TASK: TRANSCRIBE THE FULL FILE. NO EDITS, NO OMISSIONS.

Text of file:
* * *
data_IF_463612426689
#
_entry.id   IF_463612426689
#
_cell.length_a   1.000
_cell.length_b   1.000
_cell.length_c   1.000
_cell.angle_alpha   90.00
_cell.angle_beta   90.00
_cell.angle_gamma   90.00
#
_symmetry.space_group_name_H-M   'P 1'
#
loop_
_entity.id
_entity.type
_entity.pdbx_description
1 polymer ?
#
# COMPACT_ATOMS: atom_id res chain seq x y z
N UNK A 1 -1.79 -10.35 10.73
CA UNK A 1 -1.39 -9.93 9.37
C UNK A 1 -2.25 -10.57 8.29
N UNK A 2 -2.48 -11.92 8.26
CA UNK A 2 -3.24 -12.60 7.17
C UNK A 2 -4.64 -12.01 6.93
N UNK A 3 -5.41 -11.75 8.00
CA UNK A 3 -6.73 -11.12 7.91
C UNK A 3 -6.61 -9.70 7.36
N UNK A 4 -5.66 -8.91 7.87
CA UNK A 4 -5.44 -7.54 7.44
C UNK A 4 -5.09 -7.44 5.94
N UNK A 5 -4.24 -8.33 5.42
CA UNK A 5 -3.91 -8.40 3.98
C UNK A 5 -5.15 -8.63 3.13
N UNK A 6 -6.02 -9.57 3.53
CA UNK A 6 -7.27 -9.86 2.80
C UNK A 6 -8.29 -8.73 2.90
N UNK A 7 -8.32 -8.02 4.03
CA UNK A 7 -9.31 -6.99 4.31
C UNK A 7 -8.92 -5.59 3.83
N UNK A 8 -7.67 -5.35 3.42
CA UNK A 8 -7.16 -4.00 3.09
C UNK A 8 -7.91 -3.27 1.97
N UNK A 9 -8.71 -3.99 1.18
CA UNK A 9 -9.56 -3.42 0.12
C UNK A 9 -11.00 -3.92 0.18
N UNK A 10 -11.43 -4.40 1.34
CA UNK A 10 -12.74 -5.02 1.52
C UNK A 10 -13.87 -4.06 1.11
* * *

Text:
data_IF_463612426689
#
_entry.id   IF_463612426689
#
_cell.length_a   1.000
_cell.length_b   1.000
_cell.length_c   1.000
_cell.angle_alpha   90.00
_cell.angle_beta   90.00
_cell.angle_gamma   90.00
#
_symmetry.space_group_name_H-M   'P 1'
#
loop_
_entity.id
_entity.type
_entity.pdbx_description
1 polymer ?
#
# COMPACT_ATOMS: atom_id res chain seq x y z
N UNK A 1 -1.79 -10.35 10.73
CA UNK A 1 -1.39 -9.93 9.37
C UNK A 1 -2.25 -10.57 8.29
N UNK A 2 -2.48 -11.92 8.26
CA UNK A 2 -3.24 -12.60 7.17
C UNK A 2 -4.64 -12.01 6.93
N UNK A 3 -5.41 -11.75 8.00
CA UNK A 3 -6.73 -11.12 7.91
C UNK A 3 -6.61 -9.70 7.36
N UNK A 4 -5.66 -8.91 7.87
CA UNK A 4 -5.44 -7.54 7.44
C UNK A 4 -5.09 -7.44 5.94
N UNK A 5 -4.24 -8.33 5.42
CA UNK A 5 -3.91 -8.40 3.98
C UNK A 5 -5.15 -8.63 3.13
N UNK A 6 -6.02 -9.57 3.53
CA UNK A 6 -7.27 -9.86 2.80
C UNK A 6 -8.29 -8.73 2.90
N UNK A 7 -8.32 -8.02 4.03
CA UNK A 7 -9.31 -6.99 4.31
C UNK A 7 -8.92 -5.59 3.83
N UNK A 8 -7.67 -5.35 3.42
CA UNK A 8 -7.16 -4.00 3.09
C UNK A 8 -7.91 -3.27 1.97
N UNK A 9 -8.71 -3.99 1.18
CA UNK A 9 -9.56 -3.42 0.12
C UNK A 9 -11.00 -3.92 0.18
N UNK A 10 -11.43 -4.40 1.34
CA UNK A 10 -12.74 -5.02 1.52
C UNK A 10 -13.87 -4.06 1.11